Operation Santa Claus: Hong Kong's Crossroads Foundation charity channels discarded goods to those most in need
Crossroads Foundation sets up a system thanks to Operation Santa Claus to channel basic items like rice cookers and old beds to those in need
[David Begbie, Class of 1994] With space being so limited in Hong Kong, the supply of second-hand goods is inevitably high. With more than 1.3 million people living below the poverty line, considerable demand for common household items also exists among the needy.
You'd think that both these problems would be easy to solve. Families with too much can avoid contributing to the city's mounting landfills by donating items they would otherwise throw away. But the logistics involved in connecting these two groups - the haves and the have nots - is complicated.
This is according to Crossroads Foundation, a local charity that was set up to provide used goods to the needy in Hong Kong and overseas. While it receives an overwhelming number of donations, it struggles to find the means to connect donors with recipients.
"We can only receive 43 per cent of the offers made to us," said David Begbie of Crossroads. "The majority of it we can't handle, we don't have the logistics capacity."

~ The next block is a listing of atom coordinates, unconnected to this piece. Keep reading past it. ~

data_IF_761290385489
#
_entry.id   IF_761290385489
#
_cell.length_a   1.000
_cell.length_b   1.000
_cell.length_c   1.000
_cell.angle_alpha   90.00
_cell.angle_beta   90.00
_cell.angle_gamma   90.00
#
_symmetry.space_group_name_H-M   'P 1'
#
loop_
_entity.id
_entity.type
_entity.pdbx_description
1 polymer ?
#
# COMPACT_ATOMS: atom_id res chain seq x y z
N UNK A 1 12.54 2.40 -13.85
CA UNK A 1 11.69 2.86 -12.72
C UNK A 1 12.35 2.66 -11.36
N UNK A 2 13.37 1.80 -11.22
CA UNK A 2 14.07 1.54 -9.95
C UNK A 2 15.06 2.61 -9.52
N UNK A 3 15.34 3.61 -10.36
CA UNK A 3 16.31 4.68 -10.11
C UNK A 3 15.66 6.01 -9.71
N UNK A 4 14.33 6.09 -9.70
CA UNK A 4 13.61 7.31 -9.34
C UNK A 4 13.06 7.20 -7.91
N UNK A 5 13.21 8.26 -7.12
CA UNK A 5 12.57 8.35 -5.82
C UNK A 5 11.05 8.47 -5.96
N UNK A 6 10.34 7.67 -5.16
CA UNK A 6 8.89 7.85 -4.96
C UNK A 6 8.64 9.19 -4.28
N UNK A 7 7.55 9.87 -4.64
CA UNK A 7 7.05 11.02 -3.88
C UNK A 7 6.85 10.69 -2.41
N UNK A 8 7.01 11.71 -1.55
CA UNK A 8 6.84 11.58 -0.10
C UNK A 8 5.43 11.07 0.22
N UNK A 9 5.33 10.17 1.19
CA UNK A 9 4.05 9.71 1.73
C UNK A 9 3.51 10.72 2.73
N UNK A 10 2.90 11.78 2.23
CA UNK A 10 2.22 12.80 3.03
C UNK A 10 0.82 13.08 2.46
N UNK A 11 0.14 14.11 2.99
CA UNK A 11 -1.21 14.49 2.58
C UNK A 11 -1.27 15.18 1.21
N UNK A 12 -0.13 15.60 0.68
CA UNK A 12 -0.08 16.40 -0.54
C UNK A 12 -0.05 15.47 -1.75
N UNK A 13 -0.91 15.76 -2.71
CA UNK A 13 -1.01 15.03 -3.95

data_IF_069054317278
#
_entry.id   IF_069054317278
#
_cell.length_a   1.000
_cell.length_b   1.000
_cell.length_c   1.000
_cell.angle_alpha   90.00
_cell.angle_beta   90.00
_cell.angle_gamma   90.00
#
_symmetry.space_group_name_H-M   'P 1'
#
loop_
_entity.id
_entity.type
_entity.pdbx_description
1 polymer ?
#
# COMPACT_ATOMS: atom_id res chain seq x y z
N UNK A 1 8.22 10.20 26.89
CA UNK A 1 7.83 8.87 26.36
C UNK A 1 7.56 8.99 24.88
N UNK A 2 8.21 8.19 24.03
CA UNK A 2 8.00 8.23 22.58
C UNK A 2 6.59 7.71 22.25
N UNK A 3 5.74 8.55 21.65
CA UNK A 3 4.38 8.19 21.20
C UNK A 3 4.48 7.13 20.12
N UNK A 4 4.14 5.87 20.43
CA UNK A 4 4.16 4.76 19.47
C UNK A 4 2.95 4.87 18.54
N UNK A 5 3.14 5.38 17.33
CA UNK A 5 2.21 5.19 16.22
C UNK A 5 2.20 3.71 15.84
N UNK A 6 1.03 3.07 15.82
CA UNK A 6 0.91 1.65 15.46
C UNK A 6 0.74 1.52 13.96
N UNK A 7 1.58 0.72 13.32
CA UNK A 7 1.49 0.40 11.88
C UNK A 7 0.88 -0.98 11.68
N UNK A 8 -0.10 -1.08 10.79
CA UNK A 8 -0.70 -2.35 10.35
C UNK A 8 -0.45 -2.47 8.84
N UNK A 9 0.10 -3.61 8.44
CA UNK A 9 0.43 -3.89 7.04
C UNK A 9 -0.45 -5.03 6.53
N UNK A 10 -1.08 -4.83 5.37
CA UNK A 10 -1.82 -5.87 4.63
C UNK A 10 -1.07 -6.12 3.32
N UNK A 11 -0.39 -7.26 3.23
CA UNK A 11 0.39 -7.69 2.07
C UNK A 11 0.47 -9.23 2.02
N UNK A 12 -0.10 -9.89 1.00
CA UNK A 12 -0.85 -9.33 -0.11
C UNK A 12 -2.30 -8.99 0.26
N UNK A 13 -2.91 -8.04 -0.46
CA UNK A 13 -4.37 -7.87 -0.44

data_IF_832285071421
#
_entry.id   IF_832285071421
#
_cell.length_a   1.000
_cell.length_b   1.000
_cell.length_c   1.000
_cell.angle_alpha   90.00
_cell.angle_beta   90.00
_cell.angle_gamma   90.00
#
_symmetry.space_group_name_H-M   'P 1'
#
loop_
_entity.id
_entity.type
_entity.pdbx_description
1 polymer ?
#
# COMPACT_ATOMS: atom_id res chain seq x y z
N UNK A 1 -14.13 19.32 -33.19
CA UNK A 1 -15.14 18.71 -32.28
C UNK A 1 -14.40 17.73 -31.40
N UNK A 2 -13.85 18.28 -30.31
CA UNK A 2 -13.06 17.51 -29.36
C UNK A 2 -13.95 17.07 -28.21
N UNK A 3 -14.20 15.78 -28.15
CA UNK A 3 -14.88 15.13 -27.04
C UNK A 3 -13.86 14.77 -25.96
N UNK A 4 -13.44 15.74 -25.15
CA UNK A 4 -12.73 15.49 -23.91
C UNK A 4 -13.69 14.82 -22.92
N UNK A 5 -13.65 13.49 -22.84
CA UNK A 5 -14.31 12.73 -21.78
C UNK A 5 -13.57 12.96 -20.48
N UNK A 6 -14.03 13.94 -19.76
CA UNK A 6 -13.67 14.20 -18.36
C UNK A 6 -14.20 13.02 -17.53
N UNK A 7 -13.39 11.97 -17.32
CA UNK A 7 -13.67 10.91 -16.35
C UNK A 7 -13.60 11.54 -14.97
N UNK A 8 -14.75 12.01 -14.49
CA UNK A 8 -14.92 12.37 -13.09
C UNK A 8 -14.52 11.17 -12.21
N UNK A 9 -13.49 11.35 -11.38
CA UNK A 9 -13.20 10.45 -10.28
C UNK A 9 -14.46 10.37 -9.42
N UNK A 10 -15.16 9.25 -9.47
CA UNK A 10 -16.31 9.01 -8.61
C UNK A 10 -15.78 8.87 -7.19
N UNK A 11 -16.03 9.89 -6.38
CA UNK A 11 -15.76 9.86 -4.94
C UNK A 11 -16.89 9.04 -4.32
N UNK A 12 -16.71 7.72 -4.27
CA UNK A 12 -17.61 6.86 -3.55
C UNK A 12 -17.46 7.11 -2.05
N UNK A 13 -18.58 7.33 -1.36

"Hong Kong has such a volume of material to give, we're trying to find ways to connect these materials to those in need."
Crossroads is a beneficiary of this year's Operation Santa Claus, the annual charity drive jointly organised by the South China Morning Post and RTHK.
The foundation will use the funds to purchase two Fuso Canto Eco Hybrid trucks to deliver basic materials - such as rice cookers and old beds - to disadvantaged people.
"These trucks will facilitate our day-to-day activities while being low emission," said Begbie. "We didn't want to be doing [environmental] harm while doing good."
Crossroads is also launching a new app to help streamline the process of bringing together donors and recipients. The GoodCity.HK project will allow donors to make offers which social workers can then assess.
"It is designed to make it very straightforward for people to donate. It tries to take the administrative burden off the whole process," said Begbie.
The GoodCity.HK project, which is expected to help over 15,000 people each year, will be rolled out over the coming year.